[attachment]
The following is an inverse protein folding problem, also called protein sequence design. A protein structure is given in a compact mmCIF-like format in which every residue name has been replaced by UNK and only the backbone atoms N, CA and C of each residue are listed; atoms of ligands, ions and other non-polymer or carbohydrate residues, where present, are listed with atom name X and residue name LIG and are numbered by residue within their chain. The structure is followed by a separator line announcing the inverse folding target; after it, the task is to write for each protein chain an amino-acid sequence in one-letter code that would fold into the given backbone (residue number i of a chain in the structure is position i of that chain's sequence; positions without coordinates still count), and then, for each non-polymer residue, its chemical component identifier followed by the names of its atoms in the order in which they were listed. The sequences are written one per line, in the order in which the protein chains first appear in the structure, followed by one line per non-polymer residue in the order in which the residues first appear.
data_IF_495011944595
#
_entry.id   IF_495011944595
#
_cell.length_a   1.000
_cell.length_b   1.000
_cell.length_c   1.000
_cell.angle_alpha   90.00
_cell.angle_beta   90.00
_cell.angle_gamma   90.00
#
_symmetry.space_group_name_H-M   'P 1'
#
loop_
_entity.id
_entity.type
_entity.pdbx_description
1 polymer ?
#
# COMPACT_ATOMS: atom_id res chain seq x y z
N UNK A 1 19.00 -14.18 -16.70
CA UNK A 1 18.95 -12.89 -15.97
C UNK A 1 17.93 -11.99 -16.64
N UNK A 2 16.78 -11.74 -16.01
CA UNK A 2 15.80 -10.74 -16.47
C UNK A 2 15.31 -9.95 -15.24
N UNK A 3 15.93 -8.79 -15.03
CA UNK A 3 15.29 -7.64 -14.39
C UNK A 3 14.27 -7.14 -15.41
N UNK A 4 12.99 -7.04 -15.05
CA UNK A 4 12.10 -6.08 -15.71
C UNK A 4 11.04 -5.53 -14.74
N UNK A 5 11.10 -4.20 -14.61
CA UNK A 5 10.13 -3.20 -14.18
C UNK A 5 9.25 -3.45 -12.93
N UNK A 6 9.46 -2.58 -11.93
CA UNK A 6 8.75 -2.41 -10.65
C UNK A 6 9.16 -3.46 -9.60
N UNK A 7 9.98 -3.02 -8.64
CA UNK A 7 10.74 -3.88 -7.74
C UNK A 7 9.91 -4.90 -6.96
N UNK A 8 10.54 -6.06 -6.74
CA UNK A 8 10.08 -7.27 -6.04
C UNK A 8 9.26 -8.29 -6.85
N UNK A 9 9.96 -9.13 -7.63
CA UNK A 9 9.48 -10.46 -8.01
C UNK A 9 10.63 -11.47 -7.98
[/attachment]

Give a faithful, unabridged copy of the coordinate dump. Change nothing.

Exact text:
The following is an inverse protein folding problem, also called protein sequence design. A protein structure is given in a compact mmCIF-like format in which every residue name has been replaced by UNK and only the backbone atoms N, CA and C of each residue are listed; atoms of ligands, ions and other non-polymer or carbohydrate residues, where present, are listed with atom name X and residue name LIG and are numbered by residue within their chain. The structure is followed by a separator line announcing the inverse folding target; after it, the task is to write for each protein chain an amino-acid sequence in one-letter code that would fold into the given backbone (residue number i of a chain in the structure is position i of that chain's sequence; positions without coordinates still count), and then, for each non-polymer residue, its chemical component identifier followed by the names of its atoms in the order in which they were listed. The sequences are written one per line, in the order in which the protein chains first appear in the structure, followed by one line per non-polymer residue in the order in which the residues first appear.
data_IF_495011944595
#
_entry.id   IF_495011944595
#
_cell.length_a   1.000
_cell.length_b   1.000
_cell.length_c   1.000
_cell.angle_alpha   90.00
_cell.angle_beta   90.00
_cell.angle_gamma   90.00
#
_symmetry.space_group_name_H-M   'P 1'
#
loop_
_entity.id
_entity.type
_entity.pdbx_description
1 polymer ?
#
# COMPACT_ATOMS: atom_id res chain seq x y z
N UNK A 1 19.00 -14.18 -16.70
CA UNK A 1 18.95 -12.89 -15.97
C UNK A 1 17.93 -11.99 -16.64
N UNK A 2 16.78 -11.74 -16.01
CA UNK A 2 15.80 -10.74 -16.47
C UNK A 2 15.31 -9.95 -15.24
N UNK A 3 15.93 -8.79 -15.03
CA UNK A 3 15.29 -7.64 -14.39
C UNK A 3 14.27 -7.14 -15.41
N UNK A 4 12.99 -7.04 -15.05
CA UNK A 4 12.10 -6.08 -15.71
C UNK A 4 11.04 -5.53 -14.74
N UNK A 5 11.10 -4.20 -14.61
CA UNK A 5 10.13 -3.20 -14.18
C UNK A 5 9.25 -3.45 -12.93
N UNK A 6 9.46 -2.58 -11.93
CA UNK A 6 8.75 -2.41 -10.65
C UNK A 6 9.16 -3.46 -9.60
N UNK A 7 9.98 -3.02 -8.64
CA UNK A 7 10.74 -3.88 -7.74
C UNK A 7 9.91 -4.90 -6.96
N UNK A 8 10.54 -6.06 -6.74
CA UNK A 8 10.08 -7.27 -6.04
C UNK A 8 9.26 -8.29 -6.85
N UNK A 9 9.96 -9.13 -7.63
CA UNK A 9 9.48 -10.46 -8.01
C UNK A 9 10.63 -11.47 -7.98